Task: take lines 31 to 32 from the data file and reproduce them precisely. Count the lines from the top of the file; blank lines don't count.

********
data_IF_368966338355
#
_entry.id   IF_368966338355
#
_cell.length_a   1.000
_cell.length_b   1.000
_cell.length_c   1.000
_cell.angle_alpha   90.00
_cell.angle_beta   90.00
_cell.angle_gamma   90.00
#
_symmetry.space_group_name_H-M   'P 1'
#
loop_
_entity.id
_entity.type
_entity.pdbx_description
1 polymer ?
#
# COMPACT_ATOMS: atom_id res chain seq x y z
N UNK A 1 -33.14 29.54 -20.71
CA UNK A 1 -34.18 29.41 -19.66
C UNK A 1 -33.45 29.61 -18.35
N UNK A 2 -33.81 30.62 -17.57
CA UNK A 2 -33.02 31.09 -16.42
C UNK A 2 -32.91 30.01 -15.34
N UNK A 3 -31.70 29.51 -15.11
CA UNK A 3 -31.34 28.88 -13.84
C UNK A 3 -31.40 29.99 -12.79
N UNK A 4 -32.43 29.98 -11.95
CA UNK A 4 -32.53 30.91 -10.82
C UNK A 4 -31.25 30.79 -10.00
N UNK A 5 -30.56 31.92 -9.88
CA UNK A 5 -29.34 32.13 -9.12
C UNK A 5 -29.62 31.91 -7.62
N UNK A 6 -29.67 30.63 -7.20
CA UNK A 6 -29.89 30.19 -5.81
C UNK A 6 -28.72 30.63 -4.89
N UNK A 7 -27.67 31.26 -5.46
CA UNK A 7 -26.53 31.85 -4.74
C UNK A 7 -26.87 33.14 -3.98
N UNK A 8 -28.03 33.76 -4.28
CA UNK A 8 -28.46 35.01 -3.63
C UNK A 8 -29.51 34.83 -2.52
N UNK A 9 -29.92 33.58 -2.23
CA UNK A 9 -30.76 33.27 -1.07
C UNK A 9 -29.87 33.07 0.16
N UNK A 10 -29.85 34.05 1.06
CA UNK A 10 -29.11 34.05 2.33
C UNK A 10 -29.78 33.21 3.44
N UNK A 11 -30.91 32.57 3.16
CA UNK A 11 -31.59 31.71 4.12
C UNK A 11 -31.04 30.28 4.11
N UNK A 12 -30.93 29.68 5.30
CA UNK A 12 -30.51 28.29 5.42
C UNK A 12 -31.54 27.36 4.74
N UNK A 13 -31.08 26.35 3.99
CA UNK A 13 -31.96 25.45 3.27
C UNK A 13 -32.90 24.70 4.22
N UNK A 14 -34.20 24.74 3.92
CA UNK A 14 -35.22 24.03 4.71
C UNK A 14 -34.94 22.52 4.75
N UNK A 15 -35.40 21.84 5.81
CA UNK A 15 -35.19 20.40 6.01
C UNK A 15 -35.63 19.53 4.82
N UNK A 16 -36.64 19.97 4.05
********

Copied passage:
CA UNK A 4 -32.53 30.91 -10.82
C UNK A 4 -31.25 30.79 -10.00